Jane Sullivan has a point, but since these books make me want to read most of the books they talk about, I’d say their job is done. They help weed out the few I don’t think would work for me and build up the anticipation faction for the rest.

    Very excited to see the Carmel has a new one coming out this year too.

    • Thanks Brona. I wasn’t sure that Jane Gleeson-White’s books quite in this category. They feel a bit more like lists on a topic rather than having a strong memoir aspect? Geordie Williamson’s The burning library crossed my mind but again I think it is more about promoting specific books than about memoir. It’s probably a fine line.

      And yes re Carmel Bird! I included her in my coming releases for 2022 but we have to be patient!

      • I haven’t read Jane’s classics book yet but the Australian one is mostly lists with some reflections by those who made the lists, now that I reflect!!

        How are the grandies going?

        • Yes that’s what I felt … I’ve dipped into them only.

          Arrived yesterday afternoon and had a quick before bedtime visit. GORGEOUS of course. They moved into their new home 10 days ago so Max happily showed me around. And I had a lovely cuddle with 2-month-old Neve. Thanks for asking!

  5. Hmmm… I’m not a fan. Maybe because I’ve tried to read ones by British authors who have written about books I’ve never read or know about so I can’t identify and lose interest. Maybe I might have more luck with a bibliomemoir written by an Australian? Even so, I’d rather read the actual books rather than a book about someone else reading those books. How very meta this all is! 🤪

    • Fascinating how different we are Kimbofo … but I do agree that reading one which is mostly about books you don’t know could be challenging!if not downright boring. That didn’t seem to be a problem for me with Carey’s though I’ve probably only read about 30% of her books. But I have known and loved her for a long time so that probably helped.

  6. I have read many books that have parts that approximately fit the description, but none I can think of just now that as a whole fit the description. There are essays by Guy Davenport, a chapter of Iris Origo’s memoir Images and Shadows, a chapter of John Lukacs’s memoir Confessions of an Original Sinner, some of Dennis Donoghue’s memoir Warrenpoint. And down on my shelves is a copy of David Denby’s Great Books, which I have not read, but which I believe does fit the description.

  7. Thanks for the links!
    I’ve read Reading by Moonlight too, but it isn’t among my favourites because it’s a hybrid memoir. It’s about the books she read during her treatment for breast cancer, and I felt guilty about not liking it more.
    I think Kim makes a critical point. These books speak to us if we’ve read at least most of them too. Though this is only an impression I’ve gleaned from my own reading, I find that the ones I like are written by people from my own generation, when, by and large, we all read the same books. The same children’s books, and then the same C19th classics, and then the same books that our parents as young adults had read when they were first published and so had them on their shelves (e.g. Orwell.) So those bibliomemoirs speak to us, it’s like having a bookish conversation about shared experiences.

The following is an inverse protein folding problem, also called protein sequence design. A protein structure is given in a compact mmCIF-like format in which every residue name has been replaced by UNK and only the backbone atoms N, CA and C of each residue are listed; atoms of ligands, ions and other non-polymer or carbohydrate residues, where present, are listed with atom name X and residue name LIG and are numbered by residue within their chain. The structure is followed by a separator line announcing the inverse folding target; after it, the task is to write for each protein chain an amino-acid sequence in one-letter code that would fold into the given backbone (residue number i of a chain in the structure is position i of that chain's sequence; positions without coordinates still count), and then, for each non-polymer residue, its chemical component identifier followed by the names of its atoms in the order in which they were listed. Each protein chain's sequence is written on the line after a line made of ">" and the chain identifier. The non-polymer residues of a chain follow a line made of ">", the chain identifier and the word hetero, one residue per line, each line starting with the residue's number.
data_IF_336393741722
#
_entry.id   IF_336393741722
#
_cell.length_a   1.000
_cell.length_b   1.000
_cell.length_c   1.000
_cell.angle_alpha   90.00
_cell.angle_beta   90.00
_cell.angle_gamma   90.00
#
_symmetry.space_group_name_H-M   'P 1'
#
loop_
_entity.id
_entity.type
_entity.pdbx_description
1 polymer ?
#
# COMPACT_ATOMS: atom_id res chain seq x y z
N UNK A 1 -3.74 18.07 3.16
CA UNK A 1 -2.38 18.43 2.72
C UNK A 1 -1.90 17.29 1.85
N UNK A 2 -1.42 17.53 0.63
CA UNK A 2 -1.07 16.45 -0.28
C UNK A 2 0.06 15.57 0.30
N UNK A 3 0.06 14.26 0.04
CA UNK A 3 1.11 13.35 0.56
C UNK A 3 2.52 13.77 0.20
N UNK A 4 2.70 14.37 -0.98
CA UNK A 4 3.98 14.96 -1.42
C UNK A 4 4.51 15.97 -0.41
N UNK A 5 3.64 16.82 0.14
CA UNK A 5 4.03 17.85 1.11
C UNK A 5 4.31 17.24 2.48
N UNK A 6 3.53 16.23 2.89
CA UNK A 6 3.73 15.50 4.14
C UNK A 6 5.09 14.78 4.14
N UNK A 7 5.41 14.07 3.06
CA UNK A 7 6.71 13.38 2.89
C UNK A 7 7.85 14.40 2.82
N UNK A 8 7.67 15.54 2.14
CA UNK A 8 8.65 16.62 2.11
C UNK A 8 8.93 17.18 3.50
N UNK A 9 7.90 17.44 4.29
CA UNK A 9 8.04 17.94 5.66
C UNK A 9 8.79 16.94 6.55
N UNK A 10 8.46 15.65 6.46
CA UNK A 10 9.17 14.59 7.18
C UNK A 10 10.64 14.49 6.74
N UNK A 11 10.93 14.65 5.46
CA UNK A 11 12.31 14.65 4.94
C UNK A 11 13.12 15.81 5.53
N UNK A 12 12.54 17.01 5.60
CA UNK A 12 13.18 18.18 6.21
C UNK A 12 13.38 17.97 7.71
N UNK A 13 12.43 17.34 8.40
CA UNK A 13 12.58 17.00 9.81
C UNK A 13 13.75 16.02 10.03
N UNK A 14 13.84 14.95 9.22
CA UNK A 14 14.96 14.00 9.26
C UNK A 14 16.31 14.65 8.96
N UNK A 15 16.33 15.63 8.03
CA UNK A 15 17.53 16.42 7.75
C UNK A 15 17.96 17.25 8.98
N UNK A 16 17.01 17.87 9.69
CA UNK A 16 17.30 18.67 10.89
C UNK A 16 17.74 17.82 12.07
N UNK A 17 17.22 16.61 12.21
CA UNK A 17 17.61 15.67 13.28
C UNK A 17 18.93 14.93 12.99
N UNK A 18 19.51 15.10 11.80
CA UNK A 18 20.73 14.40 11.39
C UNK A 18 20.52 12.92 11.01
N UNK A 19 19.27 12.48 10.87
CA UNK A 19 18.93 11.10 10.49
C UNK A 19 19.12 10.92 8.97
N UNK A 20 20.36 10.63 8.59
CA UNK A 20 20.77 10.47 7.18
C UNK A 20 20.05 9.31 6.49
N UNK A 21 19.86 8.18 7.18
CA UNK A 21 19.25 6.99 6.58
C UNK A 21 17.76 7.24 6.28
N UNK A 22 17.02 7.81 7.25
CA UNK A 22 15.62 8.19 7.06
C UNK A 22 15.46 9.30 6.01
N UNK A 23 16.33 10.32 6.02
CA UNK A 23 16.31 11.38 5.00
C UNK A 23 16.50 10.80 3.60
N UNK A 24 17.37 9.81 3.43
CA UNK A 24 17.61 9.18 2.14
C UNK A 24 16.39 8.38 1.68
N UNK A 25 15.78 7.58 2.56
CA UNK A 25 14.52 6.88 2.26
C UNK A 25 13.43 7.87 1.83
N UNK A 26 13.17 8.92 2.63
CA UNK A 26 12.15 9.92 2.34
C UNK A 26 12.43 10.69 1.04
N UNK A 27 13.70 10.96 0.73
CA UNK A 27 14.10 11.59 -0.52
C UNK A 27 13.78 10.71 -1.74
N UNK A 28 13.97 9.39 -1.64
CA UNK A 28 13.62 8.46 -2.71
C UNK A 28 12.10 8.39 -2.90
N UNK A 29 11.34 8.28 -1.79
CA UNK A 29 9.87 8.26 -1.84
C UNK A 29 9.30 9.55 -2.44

• Thanks Lisa … I did notice that you’d read Walker too but decided to just focus on the positive reviews largely because of the subject matter of Walker’s which makes it a special case in a way.

      Yes, I agree re being most likely to like those that cover ground we know and can relate to. As you and Book Riot say it’s like having a bookish conversation with a peer.

  8. Hi Sue, yes I am a fan. I have read all the ones you mention. I also have enjoyed reading y Edmund White’ s An Unpunished Vice: A Life of Reading, and Larry McMurty’s A Passion for Books.

  9. I’ve read a few of these, including Reading Lolita in Tehran (which I loved, so I’m pleased to see the author has another book). I think some are less successful than others – I wasn’t much impressed by The Road to Middlemarch, which I read just after I started blogging, for instance. I think they are most successful when the author really engages with the impact that a given work has had on them.

    • Thanks Lou. I’ve heard of the Middlemarch one but haven’t read it. I came across someone recently who said they didn’t like Reading Lolita in Tehran. I couldn’t understand it myself … takes all readers I suppose?! That’s a good point about the impact on the author. That’s certainly a big feature of Carey’s.

  10. I didn’t like The Road To Middlemarch. The bookmade George Eliot to be a middlebrow purveyor of life lessons.Rather puts me off this genre.

    • That’s interesting Ian … I can see how, depending how authors write these books they could come across that way. Fortunately I think Carey avoids this, even though she methodically lists the requirements for happiness, because she finds more of them in Von Arnim’s life, letters and journals than in her novels. Many of her novels then also reflect these requirements because most of them are drawn from life.

  11. I like that last quote as it chimes with my adherence to reception theory: the reader creates the book. I liked Andy Miller’s The Year of Reading Dangerously, but I found The Road to Middlemarch “too much”, apparently because there was too much conjecture and personal stuff.

  12. I can’t think of too many bibliomemoirs I’ve enjoyed….which does include Reading Lolita in Tehran (I explain in my review here: I tend to enjoy more a mention of perhaps A book or genre the author loved and then how they went about engaging with that book in real life. Of course this is not a real life example, but I’m thinking of Anne Shirley from Anne of Green Gables and how she would reenact poems or stories she’d read. I love stuff like that. But I’ve tried a few books about books and don’t get much out of them. I’d rather listen to a podcast and get some ideas of what to check out. Or, I mean, we’ve always had indexes at the library — basically a book that lists books!